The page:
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Grand Rapids, Michigan, became the first city in the world to fluoridate its community water in 1945. The rate of tooth decay among children in Grand Rapids dropped by 60%.
Tooth decay is the most prevalent childhood disease in our country, and it is completely preventable. Fluoridated community water is a key factor in reducing tooth decay for children and adults.
First off, fluoride occurs naturally in the water – just not always at high enough levels to strengthen the enamel of teeth. That’s why it is added to the central, public water supply by so many communities in the U.S. Strong teeth equals fewer trips to the dentist, and that is nothing but good — no matter how much you like your dentist.
Now, some perspective. Before community water fluoridation, losing teeth early in life was commonplace. In the initial years of World War II, the U.S. Army rejected thousands of would-be soldiers due to bad teeth — the number of disqualifications “far exceeded all expectations,” the Army reported.
Times have changed. Today, nearly two-thirds of Americans drink fluoridated water, and many more benefit from food and drinks produced with fluoridated water. The portion of people aged 65+ losing all of their teeth have dropped by 21 percent since the early 1960s. But there is still work to do. Children – especially poor children – without access to fluoridated water continue to suffer unnecessarily from oral health problems.
Sure, brushing regularly with fluoride toothpaste helps. But recent studies have determined that this is not enough to fully protect teeth. The Centers for Disease Control and Prevention and the U.S. Department of Health and Human Services continue to recommend community water fluoridation. Without fluoridated water, we’re brushing off our oral health and kissing millions of bright young smiles good-bye.
Get the facts and share them with your community.
“Fluoride is safe and effective for preventing and controlling cavities.”
The American Academy of Pediatricians says fluoride is safe and effective for preventing and controlling cavities.1 A 2010 study confirms that drinking fluoridated water as a child strengthens teeth, and makes tooth loss less likely later in life.2
1: AAPD Brochure, "Ask Your Dentist About Fluoride"
2: "The Association Between CommunityWater Fluoridation and Adult Tooth Loss." American Journal of Public Health, 2010.
Fluoride first mixes with saliva to neutralize acid in the mouth, heal teeth and protect them from future decay.
Fluoride then enters the bloodstream and combines with phosphate and calcium to strengthen teeth from the inside.
Fluoridated water reduces tooth decay by as much as 25 percent.
Source: U.S. Task Force on Community Preventive Services, 2002
All over the country, scientists have been studying the impact of water fluoridation. Here are a few of their findings:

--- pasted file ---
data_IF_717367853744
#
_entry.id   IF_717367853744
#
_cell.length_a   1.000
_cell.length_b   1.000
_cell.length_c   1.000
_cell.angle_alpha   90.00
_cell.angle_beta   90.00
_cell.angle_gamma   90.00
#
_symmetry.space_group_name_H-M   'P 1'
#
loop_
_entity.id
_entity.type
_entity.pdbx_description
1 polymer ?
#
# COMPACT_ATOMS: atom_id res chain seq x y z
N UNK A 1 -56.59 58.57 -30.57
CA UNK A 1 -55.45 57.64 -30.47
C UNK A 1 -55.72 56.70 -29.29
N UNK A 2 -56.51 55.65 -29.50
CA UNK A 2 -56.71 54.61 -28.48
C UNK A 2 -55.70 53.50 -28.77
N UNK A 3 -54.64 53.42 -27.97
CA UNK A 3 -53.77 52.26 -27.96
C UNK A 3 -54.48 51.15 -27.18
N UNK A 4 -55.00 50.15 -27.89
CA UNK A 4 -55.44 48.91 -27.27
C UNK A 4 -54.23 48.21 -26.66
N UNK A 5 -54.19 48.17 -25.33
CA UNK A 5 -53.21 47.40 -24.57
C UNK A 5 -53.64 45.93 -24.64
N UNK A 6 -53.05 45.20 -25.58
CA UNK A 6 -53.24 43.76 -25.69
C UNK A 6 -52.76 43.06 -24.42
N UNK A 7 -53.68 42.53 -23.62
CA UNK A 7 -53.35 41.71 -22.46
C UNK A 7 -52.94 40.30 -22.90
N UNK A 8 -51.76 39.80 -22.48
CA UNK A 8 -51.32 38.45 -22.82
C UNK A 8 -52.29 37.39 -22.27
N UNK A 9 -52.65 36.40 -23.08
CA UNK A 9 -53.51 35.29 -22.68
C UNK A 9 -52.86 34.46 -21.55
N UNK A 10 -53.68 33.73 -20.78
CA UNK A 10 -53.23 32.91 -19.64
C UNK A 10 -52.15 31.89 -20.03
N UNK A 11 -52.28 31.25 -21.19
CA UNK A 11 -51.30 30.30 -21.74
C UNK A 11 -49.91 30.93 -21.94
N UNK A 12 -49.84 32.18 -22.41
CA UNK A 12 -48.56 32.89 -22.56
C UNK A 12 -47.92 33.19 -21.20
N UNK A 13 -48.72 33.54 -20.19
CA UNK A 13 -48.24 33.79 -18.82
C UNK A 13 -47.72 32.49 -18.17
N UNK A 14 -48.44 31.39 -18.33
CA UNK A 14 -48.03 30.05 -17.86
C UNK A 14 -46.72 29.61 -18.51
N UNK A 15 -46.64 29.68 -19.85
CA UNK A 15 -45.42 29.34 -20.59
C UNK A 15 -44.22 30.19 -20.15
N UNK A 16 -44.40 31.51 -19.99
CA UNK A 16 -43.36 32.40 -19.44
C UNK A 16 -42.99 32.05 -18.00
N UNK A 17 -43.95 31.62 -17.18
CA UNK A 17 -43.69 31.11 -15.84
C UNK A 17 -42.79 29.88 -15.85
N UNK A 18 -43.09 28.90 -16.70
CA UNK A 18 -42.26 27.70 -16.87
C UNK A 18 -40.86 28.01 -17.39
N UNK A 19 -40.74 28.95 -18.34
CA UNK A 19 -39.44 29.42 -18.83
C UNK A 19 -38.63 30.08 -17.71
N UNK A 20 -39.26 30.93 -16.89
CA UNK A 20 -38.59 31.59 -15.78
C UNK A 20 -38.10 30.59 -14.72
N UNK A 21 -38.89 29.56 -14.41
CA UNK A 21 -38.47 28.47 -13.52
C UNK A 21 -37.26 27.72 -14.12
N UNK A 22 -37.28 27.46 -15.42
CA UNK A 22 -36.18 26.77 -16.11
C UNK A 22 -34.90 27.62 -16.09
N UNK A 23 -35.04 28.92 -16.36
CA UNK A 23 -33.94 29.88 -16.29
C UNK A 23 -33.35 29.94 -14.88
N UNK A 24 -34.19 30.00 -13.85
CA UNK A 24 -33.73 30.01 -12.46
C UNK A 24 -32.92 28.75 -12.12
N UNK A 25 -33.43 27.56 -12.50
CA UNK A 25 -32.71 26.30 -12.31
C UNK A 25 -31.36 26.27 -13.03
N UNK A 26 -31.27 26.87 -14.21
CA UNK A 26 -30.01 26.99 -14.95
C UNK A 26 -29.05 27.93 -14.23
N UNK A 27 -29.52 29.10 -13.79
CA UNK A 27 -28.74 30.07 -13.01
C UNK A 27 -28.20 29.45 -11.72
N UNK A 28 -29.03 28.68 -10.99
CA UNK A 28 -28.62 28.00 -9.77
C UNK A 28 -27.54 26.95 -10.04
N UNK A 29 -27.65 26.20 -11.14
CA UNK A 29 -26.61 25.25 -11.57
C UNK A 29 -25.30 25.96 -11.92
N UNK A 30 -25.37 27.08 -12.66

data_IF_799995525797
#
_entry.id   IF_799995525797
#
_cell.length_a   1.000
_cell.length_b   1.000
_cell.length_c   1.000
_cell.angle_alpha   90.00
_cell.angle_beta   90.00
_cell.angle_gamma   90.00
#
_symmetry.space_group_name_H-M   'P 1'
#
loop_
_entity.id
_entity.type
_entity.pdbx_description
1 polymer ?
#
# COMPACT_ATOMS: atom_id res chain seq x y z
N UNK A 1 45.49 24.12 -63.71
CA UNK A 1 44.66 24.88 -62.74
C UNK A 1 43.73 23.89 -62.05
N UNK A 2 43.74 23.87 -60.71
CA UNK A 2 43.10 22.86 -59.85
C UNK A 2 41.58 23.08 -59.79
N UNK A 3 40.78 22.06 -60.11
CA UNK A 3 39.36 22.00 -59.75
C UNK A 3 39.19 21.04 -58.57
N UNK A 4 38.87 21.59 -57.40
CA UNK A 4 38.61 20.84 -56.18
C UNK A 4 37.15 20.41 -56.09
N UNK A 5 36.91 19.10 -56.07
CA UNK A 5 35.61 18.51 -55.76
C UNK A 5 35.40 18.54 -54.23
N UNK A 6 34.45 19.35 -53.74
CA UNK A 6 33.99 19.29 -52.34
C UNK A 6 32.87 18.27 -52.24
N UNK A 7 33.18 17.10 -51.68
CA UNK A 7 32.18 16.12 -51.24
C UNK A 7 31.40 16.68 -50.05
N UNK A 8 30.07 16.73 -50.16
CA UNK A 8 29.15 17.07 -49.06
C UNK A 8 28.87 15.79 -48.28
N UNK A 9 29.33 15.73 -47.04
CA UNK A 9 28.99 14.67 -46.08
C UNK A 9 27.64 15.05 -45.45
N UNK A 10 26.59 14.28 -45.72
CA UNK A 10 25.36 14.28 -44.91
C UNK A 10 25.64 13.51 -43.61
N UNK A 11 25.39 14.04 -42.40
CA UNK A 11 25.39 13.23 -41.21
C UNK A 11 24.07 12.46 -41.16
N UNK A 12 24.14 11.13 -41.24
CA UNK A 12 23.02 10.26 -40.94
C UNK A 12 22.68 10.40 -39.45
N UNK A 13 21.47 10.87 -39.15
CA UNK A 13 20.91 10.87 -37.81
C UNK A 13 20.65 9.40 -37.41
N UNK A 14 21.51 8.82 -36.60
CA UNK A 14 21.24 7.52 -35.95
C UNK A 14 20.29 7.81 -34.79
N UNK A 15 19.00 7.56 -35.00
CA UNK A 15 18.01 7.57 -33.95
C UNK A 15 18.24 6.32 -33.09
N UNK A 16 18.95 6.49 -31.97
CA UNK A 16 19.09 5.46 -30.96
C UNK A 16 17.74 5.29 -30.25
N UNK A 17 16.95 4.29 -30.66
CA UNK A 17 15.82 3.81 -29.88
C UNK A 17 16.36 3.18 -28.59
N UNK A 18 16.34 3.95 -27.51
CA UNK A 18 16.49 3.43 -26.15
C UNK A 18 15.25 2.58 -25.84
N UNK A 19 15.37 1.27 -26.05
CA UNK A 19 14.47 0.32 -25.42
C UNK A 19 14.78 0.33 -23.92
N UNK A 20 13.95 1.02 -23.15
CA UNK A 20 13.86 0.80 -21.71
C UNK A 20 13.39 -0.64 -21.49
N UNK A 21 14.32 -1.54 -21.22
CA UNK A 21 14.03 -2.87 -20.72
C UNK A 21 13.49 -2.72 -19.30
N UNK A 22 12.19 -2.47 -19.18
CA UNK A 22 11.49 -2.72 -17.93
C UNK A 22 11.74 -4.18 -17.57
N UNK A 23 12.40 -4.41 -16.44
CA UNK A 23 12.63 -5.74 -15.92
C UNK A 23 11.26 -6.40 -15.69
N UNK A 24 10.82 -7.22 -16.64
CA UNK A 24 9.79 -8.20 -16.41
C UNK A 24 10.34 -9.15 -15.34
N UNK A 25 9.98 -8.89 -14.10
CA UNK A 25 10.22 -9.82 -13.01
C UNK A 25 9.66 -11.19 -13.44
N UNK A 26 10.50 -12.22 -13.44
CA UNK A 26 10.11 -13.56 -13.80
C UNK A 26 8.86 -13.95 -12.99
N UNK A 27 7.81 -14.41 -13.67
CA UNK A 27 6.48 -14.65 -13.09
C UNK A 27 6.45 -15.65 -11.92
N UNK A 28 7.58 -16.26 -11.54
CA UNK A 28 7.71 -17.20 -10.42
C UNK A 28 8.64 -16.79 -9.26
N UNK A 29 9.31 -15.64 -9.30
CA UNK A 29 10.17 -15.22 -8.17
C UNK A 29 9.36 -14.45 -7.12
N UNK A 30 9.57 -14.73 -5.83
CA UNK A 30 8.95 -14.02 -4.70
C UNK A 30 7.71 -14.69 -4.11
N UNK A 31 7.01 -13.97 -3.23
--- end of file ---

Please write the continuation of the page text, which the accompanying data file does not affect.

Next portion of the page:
1: “Geographic Variation in Medicaid Claims for Dental Procedures in New York State: Role of Fluoridation Under Contemporary Conditions,” Public Health Reports, 2010
2: “Dental Caries in Rural Alaska Native Children,” Morbidity and Morality Weekly Report, CDC, 2008
3: Pew Center on the States. “Water Fluoridation: Frequently Asked Questions.” 2011
Cities that fluoridate their water supply also see great health care cost savings. In a city the size of Wichita, every $1 invested in fluoride saves $38 in dental care. And community water fluoridation is the cheapest way to get fluoride.
“Recommendations for using fluoride to prevent and control dental caries in the United States.” Centers for Disease Control and Prevention, 2001
Water fluoridation can save each person in our community as much as $18.62 a year in dental treatment costs.
“An Economic Evaluation of Community Water Fluoridation.” Journal of Public Health Dentistry, 2001
When everyone has access to fluoridated water, fewer Medicaid dollars are spent on dental care. Those without dental care access benefit from better oral health, and we all benefit from less Medicaid spending.
“Water Fluoridation and Costs of Medicaid Treatment for Dental Decay.” Centers for Disease Control and Prevention, 1999
Fluoridated drinking water has been called “one of the 10 great public health achievements of the 20th century” by the CDC, and is endorsed by such health authorities as the American Dental Association, the American Medical Association, the American Academy of Pediatrics and the U.S. Surgeon General.
A single ounce of fluoride in every 5,000 gallons of city water can go a long way to saving our money, our mouths, and our future.
In 2008, 52 percent of new recruits to the U.S. Armed Forces were categorized as having oral health problems needing urgent attention, which would delay overseas deployment. In 2011, a senior official with the Department of Defense reaffirmed the DoD policy of fluoridating water supplies for all military bases, pointing out that fluoridation will “directly reduce their risk for dental decay and improve [military] readiness.”
Memorandum by Jonathan Woodson, Assistant Secretary of Defense for Health Affairs, to U.S. Department of Defense facilities, July 18, 2011
Every U.S. Surgeon General for the last 40 years has endorsed water fluoridation.
Each of these leading health authorities publicly endorses community water fluoridation:
“Water fluoridation is a powerful strategy in our efforts to eliminate differences in health among people.”
- U.S. Surgeon General Richard H. Carmona, M.D
Currently, more than 204 million people in the United States are served by community water supplies containing enough fluoride to protect teeth.
Centers for Disease Control, 2012
Provided below are links to various agencies and organizations recognizing the benefits of community water fluoridation. Some of the agencies/organizations links are to policy statements and others provide educational information.